part, if the court was willing, he would
gladly undertake to shield her hereafter
from the storms and tempests of life.
Then it was that the court relaxed, as we
have described. A scene of sadness was
changed into one of joy. The court look
ed at County Attorney Egan, who
immediately arose and made
a few appropriate and eloquent
remarks, his handsome face having almost
an inspired expression as he said that the
offspring of this union should be
"Iron sinewed, suple jointed,
They should dive and they should run,
Catch the wild goat by the hair
And hurl their lances in the sun."
Assistant City Attorney O'Brien then
stepped forward and presented the groom,
to be used on the occasion, a heavy gold(?)
ring, which soon encircled the finger of
the blushing Laura. Then, his rich voice
tremulous with emotion, Judge Burr, with
all the people standing, read the marriage
services, and the happy pair were one,
and after the usual salutation to the bride
which, in the municipal court, is always
administered by Clerk Fairchild, the com
pany dispersed, each one feeling that he
hrd not lived entirely in vain.
WELL'S "BOUGH ON|CORNS."
Ask for Well's "Rougk on Corns." 15c.
Quick, complete, permanent cure. Corns,
warts, bunions. ; : ■ ■/■•■
A Large Number of Communications Pre
sented—Street Improvements— A Miscel
laneous Assortment ot Business.
The following business was transacted
by the council at its meeting last nignt:
The communication from Charles Faber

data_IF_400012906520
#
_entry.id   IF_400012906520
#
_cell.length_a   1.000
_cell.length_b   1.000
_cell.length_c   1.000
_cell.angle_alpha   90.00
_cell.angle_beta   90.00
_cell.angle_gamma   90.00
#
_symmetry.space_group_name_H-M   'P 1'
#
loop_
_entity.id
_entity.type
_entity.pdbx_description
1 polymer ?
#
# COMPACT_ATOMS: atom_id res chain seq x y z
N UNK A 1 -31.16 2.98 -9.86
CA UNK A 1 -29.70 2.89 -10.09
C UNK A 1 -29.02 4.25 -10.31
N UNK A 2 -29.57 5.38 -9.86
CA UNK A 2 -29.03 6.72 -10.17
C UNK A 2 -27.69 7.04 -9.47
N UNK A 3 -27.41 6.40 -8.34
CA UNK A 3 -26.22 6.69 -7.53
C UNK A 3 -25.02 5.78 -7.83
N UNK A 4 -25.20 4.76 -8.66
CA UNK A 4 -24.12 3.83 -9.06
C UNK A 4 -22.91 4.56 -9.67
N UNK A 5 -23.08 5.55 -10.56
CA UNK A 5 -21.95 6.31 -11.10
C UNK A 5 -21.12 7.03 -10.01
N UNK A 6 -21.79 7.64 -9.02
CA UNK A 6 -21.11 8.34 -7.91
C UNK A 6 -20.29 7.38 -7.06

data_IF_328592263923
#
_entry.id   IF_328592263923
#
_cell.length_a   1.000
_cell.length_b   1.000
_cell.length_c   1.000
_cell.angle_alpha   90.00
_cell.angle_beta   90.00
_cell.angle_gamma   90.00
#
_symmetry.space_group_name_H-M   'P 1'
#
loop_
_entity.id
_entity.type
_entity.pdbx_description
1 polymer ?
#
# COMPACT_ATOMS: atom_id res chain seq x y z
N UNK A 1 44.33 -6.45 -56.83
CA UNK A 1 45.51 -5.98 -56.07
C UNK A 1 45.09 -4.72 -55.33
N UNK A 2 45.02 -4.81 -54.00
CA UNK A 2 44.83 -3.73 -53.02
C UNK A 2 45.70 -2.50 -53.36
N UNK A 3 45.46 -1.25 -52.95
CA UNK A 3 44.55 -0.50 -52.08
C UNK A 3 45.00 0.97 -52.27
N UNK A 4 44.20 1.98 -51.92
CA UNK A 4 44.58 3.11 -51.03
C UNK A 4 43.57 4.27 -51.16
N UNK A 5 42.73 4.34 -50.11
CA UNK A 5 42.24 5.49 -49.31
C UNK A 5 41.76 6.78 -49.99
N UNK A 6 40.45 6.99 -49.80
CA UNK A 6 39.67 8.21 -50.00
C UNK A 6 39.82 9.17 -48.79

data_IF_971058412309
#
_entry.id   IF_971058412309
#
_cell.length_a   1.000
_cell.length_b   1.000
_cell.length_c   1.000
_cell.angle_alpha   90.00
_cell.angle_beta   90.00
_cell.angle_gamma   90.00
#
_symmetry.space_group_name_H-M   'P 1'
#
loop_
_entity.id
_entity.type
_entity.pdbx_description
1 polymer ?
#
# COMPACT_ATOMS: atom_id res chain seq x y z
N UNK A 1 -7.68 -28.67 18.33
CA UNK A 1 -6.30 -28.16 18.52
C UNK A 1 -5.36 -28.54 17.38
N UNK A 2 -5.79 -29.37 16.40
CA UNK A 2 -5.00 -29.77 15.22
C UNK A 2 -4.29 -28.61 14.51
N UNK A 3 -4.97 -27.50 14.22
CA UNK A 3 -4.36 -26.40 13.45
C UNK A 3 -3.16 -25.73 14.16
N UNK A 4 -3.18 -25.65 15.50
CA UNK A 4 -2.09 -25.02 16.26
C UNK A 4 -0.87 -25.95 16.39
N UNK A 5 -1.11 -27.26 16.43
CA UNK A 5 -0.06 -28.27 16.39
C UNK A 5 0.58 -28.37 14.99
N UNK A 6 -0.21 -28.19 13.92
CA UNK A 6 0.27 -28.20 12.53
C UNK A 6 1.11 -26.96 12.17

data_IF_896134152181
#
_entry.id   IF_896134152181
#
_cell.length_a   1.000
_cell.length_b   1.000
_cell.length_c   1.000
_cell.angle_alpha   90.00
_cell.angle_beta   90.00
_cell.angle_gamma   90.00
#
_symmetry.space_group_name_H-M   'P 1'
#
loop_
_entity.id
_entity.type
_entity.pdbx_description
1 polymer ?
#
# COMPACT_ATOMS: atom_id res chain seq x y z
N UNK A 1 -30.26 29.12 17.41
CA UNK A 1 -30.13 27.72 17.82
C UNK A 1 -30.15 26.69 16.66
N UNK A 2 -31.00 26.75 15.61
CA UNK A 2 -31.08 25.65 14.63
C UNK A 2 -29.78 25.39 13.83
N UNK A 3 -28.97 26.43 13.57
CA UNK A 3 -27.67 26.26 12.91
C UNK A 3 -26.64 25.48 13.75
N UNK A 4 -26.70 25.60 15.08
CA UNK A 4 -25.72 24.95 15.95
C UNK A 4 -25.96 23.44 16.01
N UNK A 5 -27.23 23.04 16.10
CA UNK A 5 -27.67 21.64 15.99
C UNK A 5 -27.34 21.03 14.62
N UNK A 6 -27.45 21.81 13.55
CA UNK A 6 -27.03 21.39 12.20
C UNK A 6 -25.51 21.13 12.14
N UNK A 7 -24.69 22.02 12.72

asking for damages for gradkig Chestnut
street, was referred to the commi ttee on
streets. The recommendation to grant
Henry M. Kirsch a license to sell liquor
on the corner of Temperance and Pearl
streets, was referred to the committee on
licenses. The grading of Law
son street and University avenue was
laid over. The construction of a
sewer on James street was referred to the
committee on streets; the petition to
have Central street grade established was
referred to the committee on streets. Ansel
Oppenheim and others to have Summit
avenue sprinkled, referred to the commit
on streets, The request of H. N. Elmer,
building inspector asking for an assistant,
was referred to the committee on ways
and means. The proposition to appoint
Henry Helcher as an additional driver for
the patrol wagon, was referred to the
committee on police. A communication
from parties in Minneapolis to -use our
street telegraph poles, was referred tithe
committee on streets. City engineer and
the chief engineer of the fire alarm; an
ordinance modifying the building ordin
ance, was referred to the committee on
ordinance; the report of the committee
giving the Chicago, Milwaukee & St. Paul
railroad the autority to put a granite pave
ment down on the levee, on a vote being
taken to adopt was lost.
BOAED OF PUBLIC WOBKS.
The above board was directed to have
the following work done: To grade Port
; land avenue from Western avenue to Dale
street, $3,000; to grade Mendota street
from right of way of Chicago, St. Paul &